When Kiev surmised it was safe to move from his perch behind the large wooden crate, he skirted the courtyard in favor of the shadowy exterior of the entrance to what seemed to be a storage facility. Turning, he hurriedly motioned for Derek to follow, but he merely slumped over on his backside, revealing a smooth, minute hole in the middle of his forehead. A sniper had wasted no time in taking out his enemy. Kiev knew he would never forget the shocked expression now frozen forever on his dead friend’s face. He hid in that warehouse for an unknown period of time, but eventually he boldly strode out into the now silent courtyard. Someone in clad all in black approached him, and he raised his weapon automatically in defense. The soldier suddenly ceased his approach and waved his arms, flashing the insignia on his forearms that all GI soldiers wore, a coiled asp poised to strike. Kiev dropped his weapon, and motioned him forward.
“Mr. Bostogov, my superior commanded me to tell you that we have taken the base, all rival soldiers have been killed. There is not much of the base left after the initial battle ensued. The combat jets have destroyed almost all the building’s infrastructure, what is left is a pile of rubble. The commander said that he has diso.” Kiev nodded dumbly, following the soldier back across the bloodied, open courtyard, and back into the bowels of the research facility. He returned the way he had come, eventually re-entering the immense experimentations room with a sense of foreboding.
“Mr. Bostogov, I think you had better come with me”, the guard said gravely. Kiev nodded, swallowing the lump in his throat, and followed him down a short set of narrow stairs that opened up into a huge dome-like structure with a glass ceiling. Thick metal pipes intertwined with hundreds of wires lined the walls, and the floor itself was nothing more than smoothed cement. Several GI guards clustered near a shadowy corner talking quietly, their backs turned towards a massive dilapidated hulk of machinery. “Over there”, the guard pointed to where the others where standing. Kiev moved forward boldly, not knowing what to expect. As he shouldered his way through the guards, his foot splashed into a puddle of something moist. “Careful”, one of them said “There’s blood all over down there. Here, this should make things easier”, the same soldier who had cautioned him held out a flashlight. Kiev took it from him, and turned it on, pointing the beam of light in front of him. He squinted into the unrelenting darkness for a moment before the guard’s voice rang out again. “Lower”, he said.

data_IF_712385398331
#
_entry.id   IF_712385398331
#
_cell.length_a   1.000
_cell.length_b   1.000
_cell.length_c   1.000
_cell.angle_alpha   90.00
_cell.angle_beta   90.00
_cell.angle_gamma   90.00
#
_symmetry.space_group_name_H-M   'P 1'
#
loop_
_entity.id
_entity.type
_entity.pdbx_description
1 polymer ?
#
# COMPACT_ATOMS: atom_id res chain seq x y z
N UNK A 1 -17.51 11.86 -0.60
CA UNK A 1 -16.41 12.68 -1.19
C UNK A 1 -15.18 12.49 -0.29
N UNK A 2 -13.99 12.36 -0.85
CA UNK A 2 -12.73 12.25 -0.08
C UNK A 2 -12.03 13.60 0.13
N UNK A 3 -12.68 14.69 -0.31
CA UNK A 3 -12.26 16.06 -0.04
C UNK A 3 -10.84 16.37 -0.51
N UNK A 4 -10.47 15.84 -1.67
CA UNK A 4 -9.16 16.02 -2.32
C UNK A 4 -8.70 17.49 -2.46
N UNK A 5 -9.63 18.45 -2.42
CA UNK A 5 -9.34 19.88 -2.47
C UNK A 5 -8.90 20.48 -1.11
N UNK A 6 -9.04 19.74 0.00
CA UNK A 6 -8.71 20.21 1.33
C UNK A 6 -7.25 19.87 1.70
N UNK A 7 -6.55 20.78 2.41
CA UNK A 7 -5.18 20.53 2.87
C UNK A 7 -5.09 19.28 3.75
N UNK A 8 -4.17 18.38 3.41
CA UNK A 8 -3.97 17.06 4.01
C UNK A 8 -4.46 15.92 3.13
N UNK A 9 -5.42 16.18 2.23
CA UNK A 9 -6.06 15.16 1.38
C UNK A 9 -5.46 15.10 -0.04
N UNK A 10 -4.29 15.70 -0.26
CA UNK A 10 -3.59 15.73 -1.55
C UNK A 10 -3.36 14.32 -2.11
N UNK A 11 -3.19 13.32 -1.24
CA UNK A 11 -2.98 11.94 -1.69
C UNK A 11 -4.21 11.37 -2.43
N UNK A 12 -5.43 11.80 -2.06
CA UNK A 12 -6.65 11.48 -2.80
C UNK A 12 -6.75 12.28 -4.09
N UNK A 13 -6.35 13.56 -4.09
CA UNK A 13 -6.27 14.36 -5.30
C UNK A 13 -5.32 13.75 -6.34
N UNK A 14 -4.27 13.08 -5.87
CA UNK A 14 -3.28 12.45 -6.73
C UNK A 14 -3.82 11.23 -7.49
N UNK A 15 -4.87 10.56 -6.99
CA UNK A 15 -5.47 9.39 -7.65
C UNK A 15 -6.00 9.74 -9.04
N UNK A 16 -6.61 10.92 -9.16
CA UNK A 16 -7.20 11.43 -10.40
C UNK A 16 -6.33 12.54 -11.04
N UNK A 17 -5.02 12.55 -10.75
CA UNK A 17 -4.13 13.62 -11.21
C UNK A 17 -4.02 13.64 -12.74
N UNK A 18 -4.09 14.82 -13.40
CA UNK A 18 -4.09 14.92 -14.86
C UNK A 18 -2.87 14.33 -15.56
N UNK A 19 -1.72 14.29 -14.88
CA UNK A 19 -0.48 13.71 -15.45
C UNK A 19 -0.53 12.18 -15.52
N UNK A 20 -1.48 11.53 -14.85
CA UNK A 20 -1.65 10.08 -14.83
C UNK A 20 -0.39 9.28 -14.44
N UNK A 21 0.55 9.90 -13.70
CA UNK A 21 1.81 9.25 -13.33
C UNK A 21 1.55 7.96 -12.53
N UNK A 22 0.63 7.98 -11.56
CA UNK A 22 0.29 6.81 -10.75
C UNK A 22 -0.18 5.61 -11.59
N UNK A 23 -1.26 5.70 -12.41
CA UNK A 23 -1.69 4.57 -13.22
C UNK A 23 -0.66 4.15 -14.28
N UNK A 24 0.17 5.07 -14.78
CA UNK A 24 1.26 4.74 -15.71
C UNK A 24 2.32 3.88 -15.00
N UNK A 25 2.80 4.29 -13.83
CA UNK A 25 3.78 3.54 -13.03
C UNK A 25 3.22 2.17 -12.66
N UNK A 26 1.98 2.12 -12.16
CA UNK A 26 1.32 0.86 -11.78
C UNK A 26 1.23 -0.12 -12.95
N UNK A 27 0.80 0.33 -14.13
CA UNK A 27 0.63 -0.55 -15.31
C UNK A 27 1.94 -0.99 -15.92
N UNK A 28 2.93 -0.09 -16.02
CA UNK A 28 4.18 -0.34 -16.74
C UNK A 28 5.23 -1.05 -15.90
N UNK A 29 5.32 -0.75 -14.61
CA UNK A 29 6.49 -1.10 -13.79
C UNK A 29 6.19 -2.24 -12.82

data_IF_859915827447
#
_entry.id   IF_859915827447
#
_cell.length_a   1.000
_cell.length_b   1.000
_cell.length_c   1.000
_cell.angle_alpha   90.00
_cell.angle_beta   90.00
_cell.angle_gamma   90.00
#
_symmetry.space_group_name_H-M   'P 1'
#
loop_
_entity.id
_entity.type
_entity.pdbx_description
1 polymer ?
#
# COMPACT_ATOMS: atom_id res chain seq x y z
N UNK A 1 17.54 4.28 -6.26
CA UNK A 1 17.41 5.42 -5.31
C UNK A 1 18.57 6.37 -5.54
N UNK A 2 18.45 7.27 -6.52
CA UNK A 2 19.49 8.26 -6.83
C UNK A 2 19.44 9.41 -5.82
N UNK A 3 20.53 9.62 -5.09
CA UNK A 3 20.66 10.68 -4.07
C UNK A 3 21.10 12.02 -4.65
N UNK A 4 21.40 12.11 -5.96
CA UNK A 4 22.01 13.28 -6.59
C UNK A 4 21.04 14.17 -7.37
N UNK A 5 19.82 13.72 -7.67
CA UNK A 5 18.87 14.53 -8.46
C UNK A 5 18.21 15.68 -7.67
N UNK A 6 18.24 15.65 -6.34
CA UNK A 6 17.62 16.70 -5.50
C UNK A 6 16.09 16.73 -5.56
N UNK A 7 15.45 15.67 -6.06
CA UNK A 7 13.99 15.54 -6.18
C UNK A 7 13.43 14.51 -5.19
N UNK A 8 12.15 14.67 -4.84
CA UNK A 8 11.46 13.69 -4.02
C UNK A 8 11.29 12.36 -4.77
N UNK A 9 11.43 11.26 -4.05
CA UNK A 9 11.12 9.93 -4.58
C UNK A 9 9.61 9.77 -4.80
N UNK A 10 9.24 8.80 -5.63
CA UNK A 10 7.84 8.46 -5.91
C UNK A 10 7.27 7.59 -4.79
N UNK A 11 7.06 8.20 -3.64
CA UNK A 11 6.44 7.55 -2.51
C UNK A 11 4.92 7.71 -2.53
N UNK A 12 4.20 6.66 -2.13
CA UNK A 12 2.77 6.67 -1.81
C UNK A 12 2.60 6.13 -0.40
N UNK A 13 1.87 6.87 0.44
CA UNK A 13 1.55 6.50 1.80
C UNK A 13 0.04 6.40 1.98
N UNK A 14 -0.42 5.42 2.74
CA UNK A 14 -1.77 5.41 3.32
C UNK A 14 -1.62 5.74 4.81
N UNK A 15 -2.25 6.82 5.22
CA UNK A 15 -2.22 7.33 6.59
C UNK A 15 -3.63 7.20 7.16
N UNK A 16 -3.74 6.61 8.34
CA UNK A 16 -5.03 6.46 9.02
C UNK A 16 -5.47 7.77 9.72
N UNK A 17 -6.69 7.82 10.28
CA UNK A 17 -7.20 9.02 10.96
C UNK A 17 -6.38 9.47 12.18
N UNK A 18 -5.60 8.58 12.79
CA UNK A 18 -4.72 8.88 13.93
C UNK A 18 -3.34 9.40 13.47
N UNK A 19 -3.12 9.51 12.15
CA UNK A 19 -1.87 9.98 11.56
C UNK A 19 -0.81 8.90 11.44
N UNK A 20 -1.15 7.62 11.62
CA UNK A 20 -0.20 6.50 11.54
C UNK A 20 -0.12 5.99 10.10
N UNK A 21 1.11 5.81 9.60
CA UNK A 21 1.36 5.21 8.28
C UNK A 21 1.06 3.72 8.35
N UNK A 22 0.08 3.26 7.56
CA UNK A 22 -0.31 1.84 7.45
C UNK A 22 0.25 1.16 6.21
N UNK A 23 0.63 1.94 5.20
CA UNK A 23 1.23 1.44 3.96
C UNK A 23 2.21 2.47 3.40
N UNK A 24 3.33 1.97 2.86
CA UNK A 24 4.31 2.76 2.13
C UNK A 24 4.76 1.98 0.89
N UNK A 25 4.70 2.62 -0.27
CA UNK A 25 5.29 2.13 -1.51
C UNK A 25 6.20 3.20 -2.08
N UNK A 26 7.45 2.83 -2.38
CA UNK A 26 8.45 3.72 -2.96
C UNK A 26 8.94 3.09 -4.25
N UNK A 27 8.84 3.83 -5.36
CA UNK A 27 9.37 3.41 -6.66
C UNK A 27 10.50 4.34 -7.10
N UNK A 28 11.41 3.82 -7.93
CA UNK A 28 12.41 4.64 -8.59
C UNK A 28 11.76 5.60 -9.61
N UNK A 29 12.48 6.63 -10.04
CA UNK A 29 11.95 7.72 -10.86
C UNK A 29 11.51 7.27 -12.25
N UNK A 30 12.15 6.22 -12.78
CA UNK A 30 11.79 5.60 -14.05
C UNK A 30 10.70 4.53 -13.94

Kiev pointed the flashlight towards the ground, slowly penetrating the darkness that surrounded him. The dim light revealed nothing more than a blood soaked cement floor and scoured bits of old machinery, but finally the trace of light stumbled over a large crater in the ground, near the eastern wall. Kiev raised his eyebrows in peeked interest. He moved forward slowly. Once reaching the perimeter of the hole, Kiev crouched beside it. He scanned its depths for what seemed like a very long time, until he noticed a limb sticking out haphazardly from one of the many piles of debris that filled the crater. Venturing into the crater itself, Kiev began brushing the dirt from the limb, which was twisted in a macabre position, the arm jutting to the extreme right. Kiev winced.
A face became slowly visible as he continued to brush the debris away from what he thought was the upper portion of the body, and Kiev instantly recognized the solemn features of his friend, even now set in the grim calmness that never betrayed him, even in his post-mortem. But there seemed to be a note of serenity that still left a sparkle in his half-closed, coal-black eyes. Then he noticed a withered piece of paper clutched in Lee’s left arm, he slowly withdrew it. He unrolled it, reading its contents anxiously.
My friend, we have known each other for quite some time. And it is with great sadness that I betrayed you, it was I who notified the forces of Omega corporation to our position here at the facility. I needed the distraction to complete my research, the ascension of human life itself--without interference. I was not only employed by GI Industries, but also the Omega corporation, but I gave my loyalties to neither, but instead to the endless search to fulfill my destiny. Harvey easily gave himself up to this obligation, yet he readily died to make it so. The consciousness uplink program was unstable to start with, but now I am positive it will allow safe passage into the unknown for myself. Do not worry, we both were willing to make such a sacrifice on behalf of mankind. Farewell.